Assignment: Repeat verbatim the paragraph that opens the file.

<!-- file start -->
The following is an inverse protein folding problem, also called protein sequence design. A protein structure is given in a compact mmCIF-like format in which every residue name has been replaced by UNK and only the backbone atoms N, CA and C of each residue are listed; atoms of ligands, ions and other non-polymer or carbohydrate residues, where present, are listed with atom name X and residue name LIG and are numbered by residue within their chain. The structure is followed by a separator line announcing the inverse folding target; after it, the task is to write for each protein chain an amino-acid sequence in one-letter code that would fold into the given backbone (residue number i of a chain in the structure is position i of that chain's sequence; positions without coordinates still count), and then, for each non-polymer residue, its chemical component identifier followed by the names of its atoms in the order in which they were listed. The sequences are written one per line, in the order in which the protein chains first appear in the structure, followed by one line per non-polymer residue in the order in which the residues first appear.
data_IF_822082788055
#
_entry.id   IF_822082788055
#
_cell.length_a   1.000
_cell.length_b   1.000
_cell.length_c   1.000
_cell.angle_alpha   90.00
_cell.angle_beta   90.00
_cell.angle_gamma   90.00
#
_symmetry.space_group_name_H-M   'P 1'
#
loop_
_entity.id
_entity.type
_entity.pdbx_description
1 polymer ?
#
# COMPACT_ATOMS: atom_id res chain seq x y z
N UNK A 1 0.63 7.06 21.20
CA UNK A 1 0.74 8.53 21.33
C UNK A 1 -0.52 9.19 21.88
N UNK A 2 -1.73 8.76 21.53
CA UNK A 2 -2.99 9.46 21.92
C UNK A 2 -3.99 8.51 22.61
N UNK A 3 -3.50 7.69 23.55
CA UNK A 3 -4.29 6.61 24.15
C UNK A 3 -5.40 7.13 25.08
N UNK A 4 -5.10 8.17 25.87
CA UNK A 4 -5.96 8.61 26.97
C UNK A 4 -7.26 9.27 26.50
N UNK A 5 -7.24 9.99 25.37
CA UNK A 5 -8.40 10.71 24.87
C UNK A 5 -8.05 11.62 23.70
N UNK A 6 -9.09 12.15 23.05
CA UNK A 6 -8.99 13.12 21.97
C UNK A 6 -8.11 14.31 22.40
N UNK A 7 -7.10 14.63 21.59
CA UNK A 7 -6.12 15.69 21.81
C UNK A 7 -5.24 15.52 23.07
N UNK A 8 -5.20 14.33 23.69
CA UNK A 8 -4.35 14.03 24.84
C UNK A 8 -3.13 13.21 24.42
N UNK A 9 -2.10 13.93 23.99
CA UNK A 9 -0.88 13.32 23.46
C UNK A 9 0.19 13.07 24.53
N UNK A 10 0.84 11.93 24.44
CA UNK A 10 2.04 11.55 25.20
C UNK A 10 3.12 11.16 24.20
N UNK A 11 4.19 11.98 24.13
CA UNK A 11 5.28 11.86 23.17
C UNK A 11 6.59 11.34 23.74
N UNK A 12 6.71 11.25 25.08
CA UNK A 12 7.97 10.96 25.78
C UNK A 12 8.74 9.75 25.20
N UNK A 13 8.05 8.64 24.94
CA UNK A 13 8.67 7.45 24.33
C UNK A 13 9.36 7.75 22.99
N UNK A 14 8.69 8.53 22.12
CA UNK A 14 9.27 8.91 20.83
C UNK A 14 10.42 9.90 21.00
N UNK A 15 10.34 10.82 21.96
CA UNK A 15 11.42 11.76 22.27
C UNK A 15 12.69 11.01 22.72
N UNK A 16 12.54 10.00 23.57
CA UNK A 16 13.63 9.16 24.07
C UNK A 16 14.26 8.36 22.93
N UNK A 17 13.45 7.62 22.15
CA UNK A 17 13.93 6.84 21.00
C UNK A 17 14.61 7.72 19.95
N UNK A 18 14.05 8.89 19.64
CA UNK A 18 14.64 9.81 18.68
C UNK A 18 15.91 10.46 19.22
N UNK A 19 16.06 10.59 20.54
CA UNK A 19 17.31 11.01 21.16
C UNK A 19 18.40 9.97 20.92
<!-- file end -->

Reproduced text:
The following is an inverse protein folding problem, also called protein sequence design. A protein structure is given in a compact mmCIF-like format in which every residue name has been replaced by UNK and only the backbone atoms N, CA and C of each residue are listed; atoms of ligands, ions and other non-polymer or carbohydrate residues, where present, are listed with atom name X and residue name LIG and are numbered by residue within their chain. The structure is followed by a separator line announcing the inverse folding target; after it, the task is to write for each protein chain an amino-acid sequence in one-letter code that would fold into the given backbone (residue number i of a chain in the structure is position i of that chain's sequence; positions without coordinates still count), and then, for each non-polymer residue, its chemical component identifier followed by the names of its atoms in the order in which they were listed. The sequences are written one per line, in the order in which the protein chains first appear in the structure, followed by one line per non-polymer residue in the order in which the residues first appear.